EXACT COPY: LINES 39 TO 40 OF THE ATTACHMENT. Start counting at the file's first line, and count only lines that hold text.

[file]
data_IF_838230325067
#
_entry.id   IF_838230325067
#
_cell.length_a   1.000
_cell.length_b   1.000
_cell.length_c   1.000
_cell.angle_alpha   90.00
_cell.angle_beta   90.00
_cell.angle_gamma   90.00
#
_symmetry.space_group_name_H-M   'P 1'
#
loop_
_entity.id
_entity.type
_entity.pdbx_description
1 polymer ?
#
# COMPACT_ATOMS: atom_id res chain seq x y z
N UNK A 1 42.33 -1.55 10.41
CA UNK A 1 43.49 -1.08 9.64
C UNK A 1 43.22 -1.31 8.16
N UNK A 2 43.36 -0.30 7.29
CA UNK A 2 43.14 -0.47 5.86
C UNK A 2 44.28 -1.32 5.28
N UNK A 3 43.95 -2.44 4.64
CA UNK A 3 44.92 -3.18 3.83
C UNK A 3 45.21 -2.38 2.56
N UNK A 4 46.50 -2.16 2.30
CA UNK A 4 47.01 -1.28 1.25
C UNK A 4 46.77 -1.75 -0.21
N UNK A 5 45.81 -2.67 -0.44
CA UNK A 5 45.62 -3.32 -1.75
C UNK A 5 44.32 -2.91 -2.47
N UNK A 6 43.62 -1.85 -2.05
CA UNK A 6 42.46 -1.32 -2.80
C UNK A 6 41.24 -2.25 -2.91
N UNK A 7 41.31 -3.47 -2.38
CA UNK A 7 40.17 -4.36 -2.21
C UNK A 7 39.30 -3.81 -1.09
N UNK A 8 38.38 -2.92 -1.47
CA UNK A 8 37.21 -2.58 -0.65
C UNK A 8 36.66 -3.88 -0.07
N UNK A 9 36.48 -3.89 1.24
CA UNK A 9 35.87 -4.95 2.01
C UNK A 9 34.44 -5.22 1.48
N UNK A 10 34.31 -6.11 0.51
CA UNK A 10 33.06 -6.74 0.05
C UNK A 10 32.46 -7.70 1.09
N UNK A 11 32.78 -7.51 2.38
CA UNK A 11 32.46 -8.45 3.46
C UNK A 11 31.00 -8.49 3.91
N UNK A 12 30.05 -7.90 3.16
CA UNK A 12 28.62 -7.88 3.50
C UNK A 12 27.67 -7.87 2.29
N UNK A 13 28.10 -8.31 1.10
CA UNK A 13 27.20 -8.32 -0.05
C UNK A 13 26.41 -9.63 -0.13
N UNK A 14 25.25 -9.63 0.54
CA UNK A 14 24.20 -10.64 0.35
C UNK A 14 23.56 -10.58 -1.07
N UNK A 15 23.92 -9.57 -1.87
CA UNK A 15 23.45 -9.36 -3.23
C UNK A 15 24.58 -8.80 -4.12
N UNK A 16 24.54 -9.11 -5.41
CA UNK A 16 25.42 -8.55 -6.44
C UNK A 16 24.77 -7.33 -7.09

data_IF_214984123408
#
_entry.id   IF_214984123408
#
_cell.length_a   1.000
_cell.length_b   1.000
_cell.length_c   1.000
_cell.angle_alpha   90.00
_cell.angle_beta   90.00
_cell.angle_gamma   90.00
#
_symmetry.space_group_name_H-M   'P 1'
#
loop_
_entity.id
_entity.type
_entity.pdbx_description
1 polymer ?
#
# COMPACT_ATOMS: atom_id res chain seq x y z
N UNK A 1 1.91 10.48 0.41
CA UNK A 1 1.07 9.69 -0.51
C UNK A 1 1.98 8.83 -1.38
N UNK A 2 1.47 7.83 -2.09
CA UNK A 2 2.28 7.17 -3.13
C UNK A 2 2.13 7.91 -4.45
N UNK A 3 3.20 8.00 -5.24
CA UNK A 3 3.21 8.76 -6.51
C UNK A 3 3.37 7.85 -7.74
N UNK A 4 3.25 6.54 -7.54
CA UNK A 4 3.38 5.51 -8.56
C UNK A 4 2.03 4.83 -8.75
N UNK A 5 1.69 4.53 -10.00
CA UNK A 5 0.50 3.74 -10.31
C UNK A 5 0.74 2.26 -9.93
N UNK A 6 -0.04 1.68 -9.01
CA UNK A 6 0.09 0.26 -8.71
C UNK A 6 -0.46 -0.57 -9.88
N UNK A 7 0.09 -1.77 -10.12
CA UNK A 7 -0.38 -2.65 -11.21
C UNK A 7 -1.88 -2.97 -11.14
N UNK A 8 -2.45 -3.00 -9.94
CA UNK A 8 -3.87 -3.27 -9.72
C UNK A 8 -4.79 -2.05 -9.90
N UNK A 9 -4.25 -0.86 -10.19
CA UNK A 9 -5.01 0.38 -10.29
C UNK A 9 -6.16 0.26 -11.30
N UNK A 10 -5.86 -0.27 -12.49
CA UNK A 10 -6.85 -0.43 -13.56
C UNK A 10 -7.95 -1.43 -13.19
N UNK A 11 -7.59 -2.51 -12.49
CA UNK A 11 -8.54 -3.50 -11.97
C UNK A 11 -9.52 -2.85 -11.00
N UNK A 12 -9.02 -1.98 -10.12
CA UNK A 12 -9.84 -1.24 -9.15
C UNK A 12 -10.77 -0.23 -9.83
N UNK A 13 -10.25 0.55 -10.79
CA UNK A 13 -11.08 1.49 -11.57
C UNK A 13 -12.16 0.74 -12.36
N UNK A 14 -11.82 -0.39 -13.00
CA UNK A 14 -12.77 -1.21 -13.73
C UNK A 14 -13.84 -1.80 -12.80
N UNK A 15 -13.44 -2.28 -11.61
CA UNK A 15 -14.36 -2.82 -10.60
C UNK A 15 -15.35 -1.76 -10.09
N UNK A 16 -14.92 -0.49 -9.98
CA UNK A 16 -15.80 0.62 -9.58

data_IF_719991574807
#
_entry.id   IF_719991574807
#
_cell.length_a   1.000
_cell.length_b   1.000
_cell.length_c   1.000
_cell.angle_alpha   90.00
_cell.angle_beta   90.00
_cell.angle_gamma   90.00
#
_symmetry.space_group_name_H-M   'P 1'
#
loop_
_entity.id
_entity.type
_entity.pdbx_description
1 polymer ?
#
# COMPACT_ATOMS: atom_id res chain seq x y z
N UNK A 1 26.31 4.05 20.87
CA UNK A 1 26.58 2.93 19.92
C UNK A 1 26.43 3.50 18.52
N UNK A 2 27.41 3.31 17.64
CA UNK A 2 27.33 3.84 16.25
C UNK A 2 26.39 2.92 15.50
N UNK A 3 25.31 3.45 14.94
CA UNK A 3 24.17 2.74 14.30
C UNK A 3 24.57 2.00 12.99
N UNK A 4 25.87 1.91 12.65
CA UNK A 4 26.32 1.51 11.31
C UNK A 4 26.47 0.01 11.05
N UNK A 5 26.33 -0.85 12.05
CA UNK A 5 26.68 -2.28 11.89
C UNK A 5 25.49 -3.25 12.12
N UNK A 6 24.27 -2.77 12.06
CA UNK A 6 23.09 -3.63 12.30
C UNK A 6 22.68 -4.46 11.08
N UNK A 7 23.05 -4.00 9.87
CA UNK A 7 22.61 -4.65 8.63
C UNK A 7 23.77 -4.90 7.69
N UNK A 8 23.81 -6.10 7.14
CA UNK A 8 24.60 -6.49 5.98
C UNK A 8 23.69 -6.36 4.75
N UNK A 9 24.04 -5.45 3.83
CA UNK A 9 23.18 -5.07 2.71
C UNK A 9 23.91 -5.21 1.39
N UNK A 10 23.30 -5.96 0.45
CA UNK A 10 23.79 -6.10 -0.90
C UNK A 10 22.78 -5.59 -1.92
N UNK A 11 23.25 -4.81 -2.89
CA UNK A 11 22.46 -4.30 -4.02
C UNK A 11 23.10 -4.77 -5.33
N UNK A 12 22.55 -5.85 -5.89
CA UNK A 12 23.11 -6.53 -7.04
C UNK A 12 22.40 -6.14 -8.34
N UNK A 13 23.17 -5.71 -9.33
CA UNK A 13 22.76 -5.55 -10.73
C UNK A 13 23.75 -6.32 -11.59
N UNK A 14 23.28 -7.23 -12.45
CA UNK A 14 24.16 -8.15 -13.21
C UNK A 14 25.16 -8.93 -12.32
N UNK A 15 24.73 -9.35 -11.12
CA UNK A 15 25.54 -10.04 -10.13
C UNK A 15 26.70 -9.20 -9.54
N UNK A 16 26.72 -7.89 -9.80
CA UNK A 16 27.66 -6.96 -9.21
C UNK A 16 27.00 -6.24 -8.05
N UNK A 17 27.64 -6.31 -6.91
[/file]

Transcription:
N UNK A 7 41.31 -3.47 -2.38
CA UNK A 7 40.17 -4.36 -2.21